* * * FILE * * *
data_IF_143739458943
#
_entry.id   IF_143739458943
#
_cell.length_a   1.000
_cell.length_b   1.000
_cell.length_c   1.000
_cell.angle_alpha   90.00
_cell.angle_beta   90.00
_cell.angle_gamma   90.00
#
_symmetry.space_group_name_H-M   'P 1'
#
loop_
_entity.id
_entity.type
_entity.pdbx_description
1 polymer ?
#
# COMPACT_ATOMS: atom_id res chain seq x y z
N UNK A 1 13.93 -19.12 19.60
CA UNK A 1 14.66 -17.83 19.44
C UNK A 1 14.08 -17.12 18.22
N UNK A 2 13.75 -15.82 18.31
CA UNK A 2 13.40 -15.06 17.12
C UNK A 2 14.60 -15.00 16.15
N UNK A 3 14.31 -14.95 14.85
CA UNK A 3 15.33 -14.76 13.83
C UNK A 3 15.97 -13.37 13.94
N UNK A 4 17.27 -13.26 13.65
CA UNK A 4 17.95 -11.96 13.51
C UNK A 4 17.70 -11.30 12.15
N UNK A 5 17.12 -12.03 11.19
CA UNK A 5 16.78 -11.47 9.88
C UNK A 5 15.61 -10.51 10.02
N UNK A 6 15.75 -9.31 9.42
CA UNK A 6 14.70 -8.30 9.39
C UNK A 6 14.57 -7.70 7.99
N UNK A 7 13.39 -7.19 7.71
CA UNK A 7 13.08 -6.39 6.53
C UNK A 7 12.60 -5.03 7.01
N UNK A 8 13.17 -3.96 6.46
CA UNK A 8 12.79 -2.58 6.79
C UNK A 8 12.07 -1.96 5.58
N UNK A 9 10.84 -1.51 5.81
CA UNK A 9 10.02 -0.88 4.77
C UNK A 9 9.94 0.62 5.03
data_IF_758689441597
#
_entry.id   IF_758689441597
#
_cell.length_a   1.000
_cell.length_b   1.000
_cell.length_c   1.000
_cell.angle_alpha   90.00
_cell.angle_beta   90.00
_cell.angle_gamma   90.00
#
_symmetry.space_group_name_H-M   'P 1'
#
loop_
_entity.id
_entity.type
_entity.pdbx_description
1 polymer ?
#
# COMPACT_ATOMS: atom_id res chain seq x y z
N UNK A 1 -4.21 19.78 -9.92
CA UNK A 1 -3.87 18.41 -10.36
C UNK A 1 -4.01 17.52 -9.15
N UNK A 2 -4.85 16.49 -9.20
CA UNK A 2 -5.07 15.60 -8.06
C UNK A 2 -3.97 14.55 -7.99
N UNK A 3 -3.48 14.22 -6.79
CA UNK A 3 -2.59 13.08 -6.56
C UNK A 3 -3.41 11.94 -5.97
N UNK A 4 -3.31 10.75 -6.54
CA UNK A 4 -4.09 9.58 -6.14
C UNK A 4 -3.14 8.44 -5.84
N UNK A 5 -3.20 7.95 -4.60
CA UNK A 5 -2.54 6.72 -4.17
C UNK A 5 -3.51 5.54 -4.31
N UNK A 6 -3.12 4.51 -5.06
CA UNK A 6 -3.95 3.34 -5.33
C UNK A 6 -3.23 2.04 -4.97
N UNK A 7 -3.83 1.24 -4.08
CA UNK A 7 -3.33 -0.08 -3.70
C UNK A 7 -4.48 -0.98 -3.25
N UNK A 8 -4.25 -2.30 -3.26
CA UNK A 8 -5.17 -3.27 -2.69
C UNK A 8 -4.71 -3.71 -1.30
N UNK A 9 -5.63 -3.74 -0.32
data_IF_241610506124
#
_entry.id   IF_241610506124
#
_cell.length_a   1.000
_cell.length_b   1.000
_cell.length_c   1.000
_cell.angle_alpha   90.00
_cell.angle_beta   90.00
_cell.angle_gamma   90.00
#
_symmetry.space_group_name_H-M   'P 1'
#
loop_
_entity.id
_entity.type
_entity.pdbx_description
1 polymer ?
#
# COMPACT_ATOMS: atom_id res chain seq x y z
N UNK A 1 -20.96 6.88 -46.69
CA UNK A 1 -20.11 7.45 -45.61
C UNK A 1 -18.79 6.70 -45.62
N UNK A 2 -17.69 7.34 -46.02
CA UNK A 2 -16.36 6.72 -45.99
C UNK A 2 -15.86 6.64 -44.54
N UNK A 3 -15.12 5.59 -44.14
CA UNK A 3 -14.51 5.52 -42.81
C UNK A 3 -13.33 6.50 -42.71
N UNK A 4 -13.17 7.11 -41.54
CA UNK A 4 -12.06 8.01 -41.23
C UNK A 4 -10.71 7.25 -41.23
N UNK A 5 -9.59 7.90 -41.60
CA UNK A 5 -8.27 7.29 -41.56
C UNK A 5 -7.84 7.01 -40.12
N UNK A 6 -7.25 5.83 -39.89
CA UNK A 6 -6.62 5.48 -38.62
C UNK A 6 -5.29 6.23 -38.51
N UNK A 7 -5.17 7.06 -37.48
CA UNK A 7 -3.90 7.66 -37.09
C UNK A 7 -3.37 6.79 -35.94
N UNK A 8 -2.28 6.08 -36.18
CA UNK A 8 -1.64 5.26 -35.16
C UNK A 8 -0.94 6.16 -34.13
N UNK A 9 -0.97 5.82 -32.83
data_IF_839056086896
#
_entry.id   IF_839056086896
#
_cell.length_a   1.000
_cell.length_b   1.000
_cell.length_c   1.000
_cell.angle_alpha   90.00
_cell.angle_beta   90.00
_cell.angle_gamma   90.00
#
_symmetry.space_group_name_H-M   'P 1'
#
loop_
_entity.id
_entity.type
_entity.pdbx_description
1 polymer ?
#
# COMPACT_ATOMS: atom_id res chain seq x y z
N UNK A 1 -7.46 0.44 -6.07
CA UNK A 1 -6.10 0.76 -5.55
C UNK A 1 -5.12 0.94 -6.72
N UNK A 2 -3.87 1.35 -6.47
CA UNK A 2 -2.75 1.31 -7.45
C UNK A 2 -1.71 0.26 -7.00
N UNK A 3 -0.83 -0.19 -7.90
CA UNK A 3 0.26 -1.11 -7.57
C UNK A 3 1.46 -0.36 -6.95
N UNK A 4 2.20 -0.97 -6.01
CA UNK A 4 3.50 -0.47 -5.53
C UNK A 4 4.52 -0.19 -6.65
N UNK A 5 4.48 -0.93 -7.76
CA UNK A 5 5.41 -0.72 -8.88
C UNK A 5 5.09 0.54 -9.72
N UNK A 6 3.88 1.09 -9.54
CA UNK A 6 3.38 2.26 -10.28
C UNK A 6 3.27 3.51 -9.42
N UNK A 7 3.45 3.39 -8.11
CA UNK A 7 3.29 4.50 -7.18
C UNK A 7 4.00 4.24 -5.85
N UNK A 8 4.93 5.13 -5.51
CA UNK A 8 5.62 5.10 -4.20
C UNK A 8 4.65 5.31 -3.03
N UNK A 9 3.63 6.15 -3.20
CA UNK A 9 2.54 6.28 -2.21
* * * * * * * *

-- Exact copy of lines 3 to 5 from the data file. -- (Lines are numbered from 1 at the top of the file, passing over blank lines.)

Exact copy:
_entry.id   IF_143739458943
#
_cell.length_a   1.000